Nick McWilliams reporting – The head of the executive side of the city of Dover recently addressed a supply switch for one of its biggest power purchasers.
Over the weekend, Dover Chemical Corporation switched from Dover Municipal Power to American Electric Power, something that had been building following litigation between the company and the city over alleged violations of ordinances.
Those allegations claimed that the city’s Electric Field Division had provided upgrades and repairs on equipment at Dover Chemical with Dover going uncompensated to the tune of an estimated $2.2 million, per Law Director Douglas O’Meara.
Mayor Shane Gunnoe told council that the switch from the city’s power supply to AEP for the company by their request was wrapped up Sunday, and that he did not expect significant changes to ratepayer bills following the move.
“The city has been proactive in preparing for that transition. To the residents of Dover, I can assure you of the following. Due to the planning of the members of this body [council,] Dover residents can expect no change in our residential, commercial, or industrial rate structures. Or the quality of our services. Our light plant will continue to operate in a normal and unaffected manner, at full capacity.”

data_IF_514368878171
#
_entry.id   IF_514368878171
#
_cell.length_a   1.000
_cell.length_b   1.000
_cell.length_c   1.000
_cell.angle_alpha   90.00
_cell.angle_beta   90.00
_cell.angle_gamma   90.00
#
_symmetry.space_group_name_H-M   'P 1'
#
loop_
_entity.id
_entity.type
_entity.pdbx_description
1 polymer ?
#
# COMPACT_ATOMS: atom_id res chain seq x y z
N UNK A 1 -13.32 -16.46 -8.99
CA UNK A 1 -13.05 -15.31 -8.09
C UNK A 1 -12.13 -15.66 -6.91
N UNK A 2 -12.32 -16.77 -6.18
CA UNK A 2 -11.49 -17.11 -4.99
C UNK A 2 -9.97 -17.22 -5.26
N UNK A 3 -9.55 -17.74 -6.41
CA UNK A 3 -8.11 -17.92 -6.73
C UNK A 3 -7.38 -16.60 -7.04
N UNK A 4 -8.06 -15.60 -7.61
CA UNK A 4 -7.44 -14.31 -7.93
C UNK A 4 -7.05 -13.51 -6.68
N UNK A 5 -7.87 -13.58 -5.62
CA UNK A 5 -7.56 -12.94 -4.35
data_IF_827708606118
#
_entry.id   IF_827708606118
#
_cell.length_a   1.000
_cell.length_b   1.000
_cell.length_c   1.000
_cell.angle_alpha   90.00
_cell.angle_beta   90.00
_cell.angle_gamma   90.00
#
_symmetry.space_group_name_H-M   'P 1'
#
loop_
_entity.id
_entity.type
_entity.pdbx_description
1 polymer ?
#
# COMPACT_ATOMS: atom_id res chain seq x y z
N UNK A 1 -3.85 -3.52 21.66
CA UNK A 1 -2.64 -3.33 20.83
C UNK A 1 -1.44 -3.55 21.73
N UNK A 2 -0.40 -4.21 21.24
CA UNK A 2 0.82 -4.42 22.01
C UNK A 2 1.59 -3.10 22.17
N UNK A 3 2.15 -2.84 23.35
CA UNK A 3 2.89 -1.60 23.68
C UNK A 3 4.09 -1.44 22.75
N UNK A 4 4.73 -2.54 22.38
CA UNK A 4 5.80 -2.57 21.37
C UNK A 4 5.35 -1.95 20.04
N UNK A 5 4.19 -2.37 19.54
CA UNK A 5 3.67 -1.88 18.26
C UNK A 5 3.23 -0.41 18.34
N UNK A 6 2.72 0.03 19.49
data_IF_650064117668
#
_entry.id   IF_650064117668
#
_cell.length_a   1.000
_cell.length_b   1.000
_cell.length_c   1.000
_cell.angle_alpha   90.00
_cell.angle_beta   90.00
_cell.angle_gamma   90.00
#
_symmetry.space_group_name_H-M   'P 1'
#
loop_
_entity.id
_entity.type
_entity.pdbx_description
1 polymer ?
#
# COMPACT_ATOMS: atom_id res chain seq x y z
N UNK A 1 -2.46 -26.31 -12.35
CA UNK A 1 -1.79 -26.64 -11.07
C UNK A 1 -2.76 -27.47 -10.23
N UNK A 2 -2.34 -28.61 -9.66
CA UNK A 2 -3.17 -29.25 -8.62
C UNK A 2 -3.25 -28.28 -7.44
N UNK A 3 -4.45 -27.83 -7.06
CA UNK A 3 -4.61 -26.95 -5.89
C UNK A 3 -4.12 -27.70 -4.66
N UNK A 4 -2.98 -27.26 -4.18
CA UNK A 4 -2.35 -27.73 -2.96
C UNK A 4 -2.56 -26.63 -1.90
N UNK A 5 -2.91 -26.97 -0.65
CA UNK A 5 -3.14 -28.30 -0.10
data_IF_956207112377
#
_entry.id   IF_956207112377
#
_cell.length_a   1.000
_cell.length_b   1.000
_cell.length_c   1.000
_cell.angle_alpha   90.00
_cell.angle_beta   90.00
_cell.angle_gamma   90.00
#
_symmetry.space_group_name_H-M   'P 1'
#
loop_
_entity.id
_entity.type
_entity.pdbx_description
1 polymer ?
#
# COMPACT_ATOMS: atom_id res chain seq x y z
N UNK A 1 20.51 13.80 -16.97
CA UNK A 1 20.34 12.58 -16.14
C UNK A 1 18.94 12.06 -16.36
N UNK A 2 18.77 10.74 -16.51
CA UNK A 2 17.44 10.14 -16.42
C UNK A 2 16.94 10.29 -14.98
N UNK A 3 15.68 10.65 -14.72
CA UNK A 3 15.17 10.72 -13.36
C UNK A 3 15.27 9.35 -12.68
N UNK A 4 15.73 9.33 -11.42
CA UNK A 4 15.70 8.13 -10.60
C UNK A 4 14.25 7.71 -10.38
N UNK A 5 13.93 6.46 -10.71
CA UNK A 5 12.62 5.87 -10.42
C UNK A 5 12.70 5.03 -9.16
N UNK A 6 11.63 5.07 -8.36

Council had previously attempted to charge a surcharge on Dover Chem for usage over 100,000 kilowatt hours per month, leading to the litigation. The city filed a counterclaim in September after a stay was lifted on the suit, with the matters still circulating in the court system.
Gunnoe doubled-down, claiming that the city could see a reduction in the amount of power it has to source from other producers following the transition.
“In fact, due to our planning efforts, without Dover Chemical, we actually expect a small decrease in our city’s purchased power cost, beginning in 2024 and continuing on into the future. In regards to our residential rates, I’m happy to now report, Dover Power stacks up quite favorably compared to the AEP standard residential rate.”
He said that an analysis showed that city residents paid an average of 14.4 cents per kWh in 2022, a comparable rate to AEP standard rates for residential. AEP rates are expected to rise due to increasing transmission and production rates.
The chemical plant had accounted for over $2 million worth of usage in recent years.
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